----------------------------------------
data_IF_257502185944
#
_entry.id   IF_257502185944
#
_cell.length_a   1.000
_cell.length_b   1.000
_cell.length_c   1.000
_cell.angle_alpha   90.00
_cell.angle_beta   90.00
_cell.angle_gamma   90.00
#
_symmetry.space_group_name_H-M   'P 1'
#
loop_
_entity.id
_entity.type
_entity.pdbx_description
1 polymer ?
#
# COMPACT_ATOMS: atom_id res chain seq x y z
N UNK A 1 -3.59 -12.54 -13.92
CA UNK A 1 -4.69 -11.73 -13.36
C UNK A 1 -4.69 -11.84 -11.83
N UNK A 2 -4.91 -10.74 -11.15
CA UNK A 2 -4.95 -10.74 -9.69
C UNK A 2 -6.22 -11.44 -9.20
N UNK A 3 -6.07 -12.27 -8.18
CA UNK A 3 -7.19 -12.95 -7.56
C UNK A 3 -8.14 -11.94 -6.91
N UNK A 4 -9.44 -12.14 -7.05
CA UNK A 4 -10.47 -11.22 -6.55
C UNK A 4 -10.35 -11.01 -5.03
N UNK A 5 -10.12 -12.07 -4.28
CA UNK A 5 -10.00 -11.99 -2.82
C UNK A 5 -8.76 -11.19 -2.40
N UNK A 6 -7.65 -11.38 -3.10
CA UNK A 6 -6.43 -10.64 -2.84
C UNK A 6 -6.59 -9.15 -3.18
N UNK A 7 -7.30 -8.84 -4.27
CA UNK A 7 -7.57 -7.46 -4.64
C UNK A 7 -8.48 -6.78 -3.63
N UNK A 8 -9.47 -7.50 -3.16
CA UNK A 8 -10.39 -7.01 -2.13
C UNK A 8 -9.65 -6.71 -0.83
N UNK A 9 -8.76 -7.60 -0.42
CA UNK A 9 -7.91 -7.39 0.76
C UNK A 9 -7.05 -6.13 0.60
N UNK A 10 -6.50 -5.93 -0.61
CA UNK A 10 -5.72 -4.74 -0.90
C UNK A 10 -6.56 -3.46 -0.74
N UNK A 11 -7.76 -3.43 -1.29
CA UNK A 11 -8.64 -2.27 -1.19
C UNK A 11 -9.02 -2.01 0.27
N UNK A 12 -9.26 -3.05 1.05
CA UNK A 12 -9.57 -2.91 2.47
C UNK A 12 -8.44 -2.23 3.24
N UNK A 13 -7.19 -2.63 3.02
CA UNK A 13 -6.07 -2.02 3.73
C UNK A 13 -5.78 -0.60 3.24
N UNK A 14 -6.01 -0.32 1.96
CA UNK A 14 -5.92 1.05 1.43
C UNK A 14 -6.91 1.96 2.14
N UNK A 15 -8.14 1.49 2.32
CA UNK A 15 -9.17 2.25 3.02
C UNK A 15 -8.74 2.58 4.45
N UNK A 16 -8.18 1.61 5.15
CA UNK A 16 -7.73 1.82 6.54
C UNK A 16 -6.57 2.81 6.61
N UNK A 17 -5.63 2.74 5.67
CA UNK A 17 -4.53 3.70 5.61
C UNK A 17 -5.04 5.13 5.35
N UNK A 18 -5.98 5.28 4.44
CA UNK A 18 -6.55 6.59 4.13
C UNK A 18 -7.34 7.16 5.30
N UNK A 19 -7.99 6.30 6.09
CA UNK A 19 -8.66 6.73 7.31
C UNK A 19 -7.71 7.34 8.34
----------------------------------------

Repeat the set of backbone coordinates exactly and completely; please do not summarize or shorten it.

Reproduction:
data_IF_257502185944
#
_entry.id   IF_257502185944
#
_cell.length_a   1.000
_cell.length_b   1.000
_cell.length_c   1.000
_cell.angle_alpha   90.00
_cell.angle_beta   90.00
_cell.angle_gamma   90.00
#
_symmetry.space_group_name_H-M   'P 1'
#
loop_
_entity.id
_entity.type
_entity.pdbx_description
1 polymer ?
#
# COMPACT_ATOMS: atom_id res chain seq x y z
N UNK A 1 -3.59 -12.54 -13.92
CA UNK A 1 -4.69 -11.73 -13.36
C UNK A 1 -4.69 -11.84 -11.83
N UNK A 2 -4.91 -10.74 -11.15
CA UNK A 2 -4.95 -10.74 -9.69
C UNK A 2 -6.22 -11.44 -9.20
N UNK A 3 -6.07 -12.27 -8.18
CA UNK A 3 -7.19 -12.95 -7.56
C UNK A 3 -8.14 -11.94 -6.91
N UNK A 4 -9.44 -12.14 -7.05
CA UNK A 4 -10.47 -11.22 -6.55
C UNK A 4 -10.35 -11.01 -5.03
N UNK A 5 -10.12 -12.07 -4.28
CA UNK A 5 -10.00 -11.99 -2.82
C UNK A 5 -8.76 -11.19 -2.40
N UNK A 6 -7.65 -11.38 -3.10
CA UNK A 6 -6.43 -10.64 -2.84
C UNK A 6 -6.59 -9.15 -3.18
N UNK A 7 -7.30 -8.84 -4.27
CA UNK A 7 -7.57 -7.46 -4.64
C UNK A 7 -8.48 -6.78 -3.63
N UNK A 8 -9.47 -7.50 -3.16
CA UNK A 8 -10.39 -7.01 -2.13
C UNK A 8 -9.65 -6.71 -0.83
N UNK A 9 -8.76 -7.60 -0.42
CA UNK A 9 -7.91 -7.39 0.76
C UNK A 9 -7.05 -6.13 0.60
N UNK A 10 -6.50 -5.93 -0.61
CA UNK A 10 -5.72 -4.74 -0.90
C UNK A 10 -6.56 -3.46 -0.74
N UNK A 11 -7.76 -3.43 -1.29
CA UNK A 11 -8.64 -2.27 -1.19
C UNK A 11 -9.02 -2.01 0.27
N UNK A 12 -9.26 -3.05 1.05
CA UNK A 12 -9.57 -2.91 2.47
C UNK A 12 -8.44 -2.23 3.24
N UNK A 13 -7.19 -2.63 3.02
CA UNK A 13 -6.07 -2.02 3.73
C UNK A 13 -5.78 -0.60 3.24
N UNK A 14 -6.01 -0.32 1.96
CA UNK A 14 -5.92 1.05 1.43
C UNK A 14 -6.91 1.96 2.14
N UNK A 15 -8.14 1.49 2.32
CA UNK A 15 -9.17 2.25 3.02
C UNK A 15 -8.74 2.58 4.45
N UNK A 16 -8.18 1.61 5.15
CA UNK A 16 -7.73 1.82 6.54
C UNK A 16 -6.57 2.81 6.61
N UNK A 17 -5.63 2.74 5.67
CA UNK A 17 -4.53 3.70 5.61
C UNK A 17 -5.04 5.13 5.35
N UNK A 18 -5.98 5.28 4.44
CA UNK A 18 -6.55 6.59 4.13
C UNK A 18 -7.34 7.16 5.30
N UNK A 19 -7.99 6.30 6.09
CA UNK A 19 -8.66 6.73 7.31
C UNK A 19 -7.71 7.34 8.34